This weekend I had client contact me by email very annoyed that I had sent him a contract for an upcoming freelance writing project. He basically stated that he felt insulted that I would continue sending them after we'd had such a successful business transaction with the last project. Let me just state for the record that he is a new client, and I have only completed one freelance writing project for him so far. I'm working on the second one. I don't know about you, but I don't consider that a whole lot of history in our relationship.
His email continued to state emphatically that he would not sign another contract. Imagine my surprise after spending a lovely day out with my daughter to come home to such a snarky email? I immediately felt that familiar heat come over me.
I've mentioned my previous job as an advertising sales representative for a local newspaper here before. Even though it really wasn't my cup of tea, I received some very valuable training. That training has turned out to be a real asset as I build my freelance writing career. Anyone who's ever worked for someone else has very likely cultivated some very necessary survival skills that can easily carry over into running your own business.
Customer service was a big part of my job. But that's something that I do naturally. I like helping people solve their problems, and my personality is pretty upbeat. But I could kiss the feet of my old job for the conflict management skills they gave me. I am a hot-headed girl by nature, so I don't need much prodding to get me worked up. The conflict management training, handling unhappy advertising clients and just dealing with silly office politics has taught me a lot.
I have had a few conversations over the phone with this particular client. He has a forceful personality. The first thing I had to do was calm down and put myself in his shoes. It would be a mistake to just jump to conclusions. Once I knew I was calm I responded to his email explaining that I do not do business without a contract for my own protection and my clients' protection as well. I went on to explain that I respected his position and his business, but I would not compromise that policy of my business.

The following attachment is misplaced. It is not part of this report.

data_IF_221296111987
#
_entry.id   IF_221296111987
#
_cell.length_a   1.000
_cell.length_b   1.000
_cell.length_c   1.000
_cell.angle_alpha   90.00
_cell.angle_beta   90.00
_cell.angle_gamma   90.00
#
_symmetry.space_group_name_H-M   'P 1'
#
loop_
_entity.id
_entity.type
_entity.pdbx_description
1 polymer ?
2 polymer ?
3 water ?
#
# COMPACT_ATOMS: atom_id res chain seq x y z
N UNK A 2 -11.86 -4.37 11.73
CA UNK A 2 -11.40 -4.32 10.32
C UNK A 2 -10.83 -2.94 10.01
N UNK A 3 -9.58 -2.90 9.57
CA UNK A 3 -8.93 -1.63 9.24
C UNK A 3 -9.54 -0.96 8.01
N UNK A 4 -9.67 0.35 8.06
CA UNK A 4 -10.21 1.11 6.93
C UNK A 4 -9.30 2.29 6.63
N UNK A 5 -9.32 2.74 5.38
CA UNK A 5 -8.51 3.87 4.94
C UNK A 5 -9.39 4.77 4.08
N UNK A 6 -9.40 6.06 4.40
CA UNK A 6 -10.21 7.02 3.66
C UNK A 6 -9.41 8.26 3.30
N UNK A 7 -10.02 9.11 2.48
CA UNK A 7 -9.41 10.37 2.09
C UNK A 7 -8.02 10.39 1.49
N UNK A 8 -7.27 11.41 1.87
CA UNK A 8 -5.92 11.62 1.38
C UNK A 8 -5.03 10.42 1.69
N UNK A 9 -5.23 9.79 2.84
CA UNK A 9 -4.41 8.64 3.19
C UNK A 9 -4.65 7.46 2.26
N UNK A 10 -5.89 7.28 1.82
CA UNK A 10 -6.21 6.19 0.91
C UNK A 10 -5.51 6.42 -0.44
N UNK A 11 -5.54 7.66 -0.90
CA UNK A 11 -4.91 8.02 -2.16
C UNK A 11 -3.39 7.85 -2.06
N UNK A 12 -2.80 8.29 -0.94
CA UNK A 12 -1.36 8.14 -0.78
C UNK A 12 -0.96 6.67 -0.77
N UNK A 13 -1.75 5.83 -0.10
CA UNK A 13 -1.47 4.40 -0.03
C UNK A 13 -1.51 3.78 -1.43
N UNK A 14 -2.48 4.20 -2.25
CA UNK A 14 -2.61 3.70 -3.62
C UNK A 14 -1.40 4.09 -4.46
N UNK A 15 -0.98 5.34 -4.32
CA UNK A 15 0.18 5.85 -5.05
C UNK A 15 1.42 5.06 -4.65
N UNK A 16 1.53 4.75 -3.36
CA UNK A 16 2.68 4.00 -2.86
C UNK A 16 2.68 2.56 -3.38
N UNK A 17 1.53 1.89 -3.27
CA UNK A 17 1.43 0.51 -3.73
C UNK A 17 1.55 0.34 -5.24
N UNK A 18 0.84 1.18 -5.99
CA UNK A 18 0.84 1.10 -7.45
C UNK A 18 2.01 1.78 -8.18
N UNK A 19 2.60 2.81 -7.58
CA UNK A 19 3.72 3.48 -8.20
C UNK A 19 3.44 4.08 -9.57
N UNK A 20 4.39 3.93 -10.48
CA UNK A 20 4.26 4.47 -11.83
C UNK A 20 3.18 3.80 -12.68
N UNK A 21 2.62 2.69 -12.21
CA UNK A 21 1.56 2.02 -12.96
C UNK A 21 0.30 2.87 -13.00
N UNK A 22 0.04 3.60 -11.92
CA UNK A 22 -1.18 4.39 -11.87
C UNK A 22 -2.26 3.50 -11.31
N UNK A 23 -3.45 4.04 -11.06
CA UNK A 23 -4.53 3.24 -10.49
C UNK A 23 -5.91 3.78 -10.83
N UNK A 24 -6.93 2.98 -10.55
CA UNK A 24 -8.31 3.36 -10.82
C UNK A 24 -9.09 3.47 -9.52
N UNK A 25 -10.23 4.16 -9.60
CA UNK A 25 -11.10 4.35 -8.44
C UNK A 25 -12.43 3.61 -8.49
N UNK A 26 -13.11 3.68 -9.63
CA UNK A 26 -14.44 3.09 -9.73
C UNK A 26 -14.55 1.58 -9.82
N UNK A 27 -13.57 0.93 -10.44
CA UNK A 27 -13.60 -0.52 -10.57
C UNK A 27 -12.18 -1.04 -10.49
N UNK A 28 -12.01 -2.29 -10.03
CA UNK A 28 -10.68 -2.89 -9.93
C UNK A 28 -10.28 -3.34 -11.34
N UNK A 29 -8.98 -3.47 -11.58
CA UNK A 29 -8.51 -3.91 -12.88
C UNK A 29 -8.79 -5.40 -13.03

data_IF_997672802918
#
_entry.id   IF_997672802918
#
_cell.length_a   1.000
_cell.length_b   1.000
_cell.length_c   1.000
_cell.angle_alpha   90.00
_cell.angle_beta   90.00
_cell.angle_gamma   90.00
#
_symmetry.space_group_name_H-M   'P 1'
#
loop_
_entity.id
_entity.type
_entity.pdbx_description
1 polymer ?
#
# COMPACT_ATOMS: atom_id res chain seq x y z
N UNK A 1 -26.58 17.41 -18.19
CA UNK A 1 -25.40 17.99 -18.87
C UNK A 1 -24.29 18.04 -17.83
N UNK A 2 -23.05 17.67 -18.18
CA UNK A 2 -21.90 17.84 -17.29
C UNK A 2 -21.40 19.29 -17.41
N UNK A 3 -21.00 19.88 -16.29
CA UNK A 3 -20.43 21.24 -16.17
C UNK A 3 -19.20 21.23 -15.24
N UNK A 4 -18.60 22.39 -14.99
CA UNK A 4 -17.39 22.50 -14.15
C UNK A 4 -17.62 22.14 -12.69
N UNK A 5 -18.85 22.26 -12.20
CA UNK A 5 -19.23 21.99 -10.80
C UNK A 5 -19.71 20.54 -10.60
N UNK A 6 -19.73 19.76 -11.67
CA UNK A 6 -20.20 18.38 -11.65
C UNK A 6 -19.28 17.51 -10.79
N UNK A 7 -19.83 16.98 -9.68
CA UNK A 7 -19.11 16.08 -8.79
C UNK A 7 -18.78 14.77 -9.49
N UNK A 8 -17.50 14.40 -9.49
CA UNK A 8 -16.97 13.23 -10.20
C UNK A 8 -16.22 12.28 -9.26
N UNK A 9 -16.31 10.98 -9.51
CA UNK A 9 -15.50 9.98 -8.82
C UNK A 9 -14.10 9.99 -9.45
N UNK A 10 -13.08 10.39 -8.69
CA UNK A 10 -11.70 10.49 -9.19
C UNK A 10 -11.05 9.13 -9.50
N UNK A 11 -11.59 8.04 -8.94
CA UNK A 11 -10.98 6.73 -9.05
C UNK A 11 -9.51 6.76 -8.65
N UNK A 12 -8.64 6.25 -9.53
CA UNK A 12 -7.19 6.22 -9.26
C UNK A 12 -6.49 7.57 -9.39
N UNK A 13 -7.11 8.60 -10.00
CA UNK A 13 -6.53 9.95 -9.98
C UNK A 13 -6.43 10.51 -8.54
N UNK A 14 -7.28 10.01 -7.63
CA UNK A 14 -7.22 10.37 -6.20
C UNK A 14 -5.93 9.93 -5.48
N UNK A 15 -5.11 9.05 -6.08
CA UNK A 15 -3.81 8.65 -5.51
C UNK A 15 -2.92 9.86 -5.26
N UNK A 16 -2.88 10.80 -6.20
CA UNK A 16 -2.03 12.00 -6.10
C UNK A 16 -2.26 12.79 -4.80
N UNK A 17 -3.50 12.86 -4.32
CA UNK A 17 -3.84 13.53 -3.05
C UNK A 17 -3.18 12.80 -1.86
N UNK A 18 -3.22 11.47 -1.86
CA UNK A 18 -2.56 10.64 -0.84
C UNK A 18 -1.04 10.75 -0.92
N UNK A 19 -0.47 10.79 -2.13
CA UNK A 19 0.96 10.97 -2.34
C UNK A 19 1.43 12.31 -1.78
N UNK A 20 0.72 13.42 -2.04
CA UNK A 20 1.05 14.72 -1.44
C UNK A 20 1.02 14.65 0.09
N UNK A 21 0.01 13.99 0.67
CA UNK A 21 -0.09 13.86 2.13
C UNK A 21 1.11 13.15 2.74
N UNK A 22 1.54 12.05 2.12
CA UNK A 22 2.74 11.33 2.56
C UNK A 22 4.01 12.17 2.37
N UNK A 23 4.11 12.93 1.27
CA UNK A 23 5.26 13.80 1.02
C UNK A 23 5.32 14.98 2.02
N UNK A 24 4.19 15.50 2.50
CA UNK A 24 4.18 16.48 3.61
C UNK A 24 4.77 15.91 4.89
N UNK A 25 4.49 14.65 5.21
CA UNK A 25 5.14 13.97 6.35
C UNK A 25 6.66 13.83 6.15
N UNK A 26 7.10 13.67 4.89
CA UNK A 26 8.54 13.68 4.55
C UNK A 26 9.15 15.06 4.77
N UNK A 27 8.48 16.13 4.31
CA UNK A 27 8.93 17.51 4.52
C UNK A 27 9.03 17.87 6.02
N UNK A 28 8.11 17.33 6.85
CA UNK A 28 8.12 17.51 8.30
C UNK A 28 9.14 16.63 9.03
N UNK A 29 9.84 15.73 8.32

It felt good to know that I didn't have to just go along with something I didn't agree with. I have done that for so many years working in a corporate setting that sending that email felt completely liberating – even at the expense of possibly losing the client. I mean you can't just go along with everything in the name of a dollar. You have to stand up for your business, but you should always be professional no matter what.
In the end, the client responded to my firm emailed answer with a response asking me to create an annual agreement for him instead. He just wanted to sign it once and continue sending in his freelance writing projects. Thankfully things worked out well for both of us. Conflict resolution is an important skill that teaches you how to diffuse a situation before it gets out of hand. It doesn't mean that everyone will always be happy in the end, but nine times out of 10, the situation will be a lot less volatile if you take control and remain calm. Have you ever been forced to diffuse a difficult situation as a freelance writer/blogger?